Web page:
2011 Beaune, Grèves, 1er Cru, Domaine des Croix

2011 Beaune, Grèves, 1er Cru, Domaine des Croix

Product: 20118025465
2011 Beaune, Grèves, 1er Cru, Domaine des Croix

Description

Many people rate this as the finest Premier Cru in Beaune and it is easy to understand why. Brilliant fruit jumps from the glass to the nose and demonstrates the exceptional class of this terroir. With significant structure behind, beautiful fruit returns at the finish. It is clearly a wine to wait for.
Jasper Morris MW, Berrys' Burgundy Director David Croix has made some very striking wines in 2011. The vineyards have been improving under his care and to begin with, yields dropped as the vines acclimatised to the new regime but now they are where they should be. In the cellar, there is less intervention in the winemaking now, with shorter periods in vat and noticeably gentler extraction. A few more stems are added these days and new wood is used on around 15 to 20% of the wine. David started picking on Monday 30th August.
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Critics reviews

Wine Advocate90/100
Jancis Robinson MW16+/20
Wine Advocate90/100
Tasted blind at the Burgundy 2011 horizontal tasting in Beaune. The Beaune 1er Cru Grves 2011 has a cohesive bouquet with crisp, pastille-like red fruit: redcurrant, crushed strawberry and a touch of peppermint. The palate is medium-bodied with quite firm tannins that lend it a structured, masculine personality. But it is well balanced with nicely integrated oak that dovetails into a focused and persistent finish. This is well crafted but it requires one or two more years in bottle.
Neal Martin - 30/11/2014 Read more
Jancis Robinson MW16+/20
Jewelly fruit and quite a bit of oak. Not quite transparent enough for my taste but quite dramatic.
Jancis Robinson MW - jancisrobinson.com - Jan 2013 Read more

About this WINE

Domaine des Croix

Domaine des Croix

The former Domaine Duchet in Beaune has been bought by American Roger Forbes and his co-investors, and entrusted to the care of David Croix, the gifted winemaker for Camille Giroud. David, the emerging talent of the year according to Bourgogne Aujourd'hui magazine (issue no. 73) is in complete charge at the domaine, which has been renamed Domaine des Croix. The first vintage, 2005, comprised Corton-Charlemagne, Bourgogne Rouge, Beaune and various Beaune premiers crus from Pertuisots, Cent Vignes, Bressandes and Grèves. The vineyards have been farmed organically since 2008. From 2009 there will be Aloxe-Corton and Corton Grèves.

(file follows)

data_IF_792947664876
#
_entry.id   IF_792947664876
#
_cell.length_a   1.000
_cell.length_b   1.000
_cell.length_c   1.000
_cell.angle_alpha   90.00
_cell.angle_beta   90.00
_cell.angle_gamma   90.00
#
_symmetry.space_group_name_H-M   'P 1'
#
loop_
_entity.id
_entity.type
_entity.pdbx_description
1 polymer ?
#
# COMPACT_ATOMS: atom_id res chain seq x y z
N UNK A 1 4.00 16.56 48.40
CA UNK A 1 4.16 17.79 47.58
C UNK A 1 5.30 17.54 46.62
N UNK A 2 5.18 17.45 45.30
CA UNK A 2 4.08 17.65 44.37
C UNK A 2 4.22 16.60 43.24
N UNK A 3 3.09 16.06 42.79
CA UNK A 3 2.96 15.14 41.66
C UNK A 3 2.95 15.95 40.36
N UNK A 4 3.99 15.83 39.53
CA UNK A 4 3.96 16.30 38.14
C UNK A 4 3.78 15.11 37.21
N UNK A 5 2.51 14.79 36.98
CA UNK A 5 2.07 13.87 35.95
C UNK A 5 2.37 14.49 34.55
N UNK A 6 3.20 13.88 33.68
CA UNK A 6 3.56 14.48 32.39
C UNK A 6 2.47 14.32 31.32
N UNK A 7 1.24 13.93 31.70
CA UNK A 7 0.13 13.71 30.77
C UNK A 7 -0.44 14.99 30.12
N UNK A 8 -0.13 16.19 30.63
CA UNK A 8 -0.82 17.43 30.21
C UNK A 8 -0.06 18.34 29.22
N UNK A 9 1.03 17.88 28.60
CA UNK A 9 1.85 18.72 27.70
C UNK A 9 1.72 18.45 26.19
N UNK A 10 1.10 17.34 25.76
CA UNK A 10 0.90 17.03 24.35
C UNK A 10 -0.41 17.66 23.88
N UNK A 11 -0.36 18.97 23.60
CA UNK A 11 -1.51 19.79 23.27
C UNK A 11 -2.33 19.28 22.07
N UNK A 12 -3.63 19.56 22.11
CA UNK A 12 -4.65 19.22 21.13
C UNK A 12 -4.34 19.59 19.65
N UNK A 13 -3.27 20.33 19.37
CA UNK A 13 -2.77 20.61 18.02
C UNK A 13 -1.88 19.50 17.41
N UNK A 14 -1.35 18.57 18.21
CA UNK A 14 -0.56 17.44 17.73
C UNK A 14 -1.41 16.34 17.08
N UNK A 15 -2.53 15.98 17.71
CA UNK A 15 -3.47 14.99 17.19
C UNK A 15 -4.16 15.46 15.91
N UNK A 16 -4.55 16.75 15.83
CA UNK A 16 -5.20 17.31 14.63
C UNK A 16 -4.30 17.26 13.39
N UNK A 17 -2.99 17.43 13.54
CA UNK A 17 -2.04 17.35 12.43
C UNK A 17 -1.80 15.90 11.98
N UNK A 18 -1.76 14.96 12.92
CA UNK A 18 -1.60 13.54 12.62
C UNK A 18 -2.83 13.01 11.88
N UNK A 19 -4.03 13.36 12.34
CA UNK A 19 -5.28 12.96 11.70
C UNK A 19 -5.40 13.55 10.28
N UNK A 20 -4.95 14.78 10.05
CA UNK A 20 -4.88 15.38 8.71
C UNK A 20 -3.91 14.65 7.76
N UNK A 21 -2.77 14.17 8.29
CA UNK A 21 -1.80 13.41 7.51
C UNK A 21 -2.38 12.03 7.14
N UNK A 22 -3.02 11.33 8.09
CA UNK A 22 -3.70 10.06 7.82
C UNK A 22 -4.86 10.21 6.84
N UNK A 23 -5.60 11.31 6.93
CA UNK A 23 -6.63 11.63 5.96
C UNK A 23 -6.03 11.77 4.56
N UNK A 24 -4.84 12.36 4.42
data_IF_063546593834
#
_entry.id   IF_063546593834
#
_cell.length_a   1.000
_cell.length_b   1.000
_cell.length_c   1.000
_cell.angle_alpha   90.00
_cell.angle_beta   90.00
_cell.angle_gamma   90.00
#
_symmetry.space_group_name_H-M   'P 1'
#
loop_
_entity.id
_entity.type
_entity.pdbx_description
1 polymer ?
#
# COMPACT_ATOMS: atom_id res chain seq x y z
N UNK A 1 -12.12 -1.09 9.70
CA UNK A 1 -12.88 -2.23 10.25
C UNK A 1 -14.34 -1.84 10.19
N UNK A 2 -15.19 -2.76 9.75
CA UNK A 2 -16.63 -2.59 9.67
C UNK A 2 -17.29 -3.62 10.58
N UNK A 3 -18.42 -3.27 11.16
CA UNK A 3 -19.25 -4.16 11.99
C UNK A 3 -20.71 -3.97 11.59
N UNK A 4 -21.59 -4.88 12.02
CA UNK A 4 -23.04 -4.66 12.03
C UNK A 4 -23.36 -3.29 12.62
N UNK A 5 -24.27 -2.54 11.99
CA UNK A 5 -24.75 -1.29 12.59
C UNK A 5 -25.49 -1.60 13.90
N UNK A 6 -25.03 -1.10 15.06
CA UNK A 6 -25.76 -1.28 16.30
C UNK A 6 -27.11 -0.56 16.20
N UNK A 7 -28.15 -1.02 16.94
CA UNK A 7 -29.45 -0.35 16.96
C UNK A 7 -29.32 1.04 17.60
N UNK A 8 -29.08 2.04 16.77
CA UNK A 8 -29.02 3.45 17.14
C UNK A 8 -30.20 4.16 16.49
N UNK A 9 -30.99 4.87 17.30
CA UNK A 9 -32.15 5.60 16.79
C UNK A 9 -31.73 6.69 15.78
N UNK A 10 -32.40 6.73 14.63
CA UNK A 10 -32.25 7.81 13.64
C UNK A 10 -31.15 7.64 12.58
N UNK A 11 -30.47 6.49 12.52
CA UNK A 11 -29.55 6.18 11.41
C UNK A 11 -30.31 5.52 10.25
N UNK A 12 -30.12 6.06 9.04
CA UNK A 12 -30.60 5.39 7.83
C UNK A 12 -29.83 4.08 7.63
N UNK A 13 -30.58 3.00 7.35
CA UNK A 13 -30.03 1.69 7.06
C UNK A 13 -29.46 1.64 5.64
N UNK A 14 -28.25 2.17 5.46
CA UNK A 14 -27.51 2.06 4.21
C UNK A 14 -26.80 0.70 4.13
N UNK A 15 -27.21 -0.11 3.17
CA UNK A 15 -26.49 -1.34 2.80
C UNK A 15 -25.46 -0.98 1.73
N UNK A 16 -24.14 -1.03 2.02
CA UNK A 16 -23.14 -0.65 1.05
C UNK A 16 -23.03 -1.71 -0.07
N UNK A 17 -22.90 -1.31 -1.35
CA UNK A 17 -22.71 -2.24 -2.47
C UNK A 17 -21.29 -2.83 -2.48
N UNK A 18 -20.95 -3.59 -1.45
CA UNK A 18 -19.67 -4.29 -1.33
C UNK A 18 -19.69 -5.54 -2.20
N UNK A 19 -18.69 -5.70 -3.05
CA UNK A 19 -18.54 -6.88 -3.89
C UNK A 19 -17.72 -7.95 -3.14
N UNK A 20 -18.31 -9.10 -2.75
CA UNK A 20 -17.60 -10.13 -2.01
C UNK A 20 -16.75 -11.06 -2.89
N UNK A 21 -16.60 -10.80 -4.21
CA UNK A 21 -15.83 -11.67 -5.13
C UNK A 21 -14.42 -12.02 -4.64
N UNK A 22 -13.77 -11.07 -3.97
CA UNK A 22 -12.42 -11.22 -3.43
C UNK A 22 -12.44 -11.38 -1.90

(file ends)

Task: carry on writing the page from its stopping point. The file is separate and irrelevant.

Jasper Morris MW, Burgundy Wine Director and author of the award-winning Inside Burgundy comprehensive handbook.

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Beaune

Beaune

The wines of Beaune are usually on the lighter side, especially if from the flatter vineyards on the Pommard side, or the sandier soils towards Savigny. The sturdiest wines with the greatest depth of flavour come from the steeper slopes overlooking the town itself.

The Hospices de Beaune charity auction on the third Sunday in November is one of the highlights of the year. The Hospices building, known as l'Hôtel-Dieu, is well worth visiting. Beaune is also home to several of the region’s best known merchants such as Maisons Louis Jadot and Joseph Drouhin.
  • 128 hectares of village Beaune and 52 hectares of Côte de Beaune
  • 322 hectares of Premier Cru vineyards. The finest vineyards include Les Grèves, Clos des Mouches
  • Recommended producers:  Germain, Devevey, Domaine des Croix, JadotDrouhinCamille Giroud.
  • Recommended restaurants: Ma Cuisine (not least for the wine list), Le Conty

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Pinot Noir

Pinot Noir

Pinot Noir is probably the most frustrating, and at times infuriating, wine grape in the world. However when it is successful, it can produce some of the most sublime wines known to man. This thin-skinned grape which grows in small, tight bunches performs well on well-drained, deepish limestone based subsoils as are found on Burgundy's Côte d'Or.

Pinot Noir is more susceptible than other varieties to over cropping - concentration and varietal character disappear rapidly if yields are excessive and yields as little as 25hl/ha are the norm for some climats of the Côte d`Or.

Because of the thinness of the skins, Pinot Noir wines are lighter in colour, body and tannins. However the best wines have grip, complexity and an intensity of fruit seldom found in wine from other grapes. Young Pinot Noir can smell almost sweet, redolent with freshly crushed raspberries, cherries and redcurrants. When mature, the best wines develop a sensuous, silky mouth feel with the fruit flavours deepening and gamey "sous-bois" nuances emerging.

The best examples are still found in Burgundy, although Pinot Noir`s key role in Champagne should not be forgotten. It is grown throughout the world with notable success in the Carneros and Russian River Valley districts of California, and the Martinborough and Central Otago regions of New Zealand.

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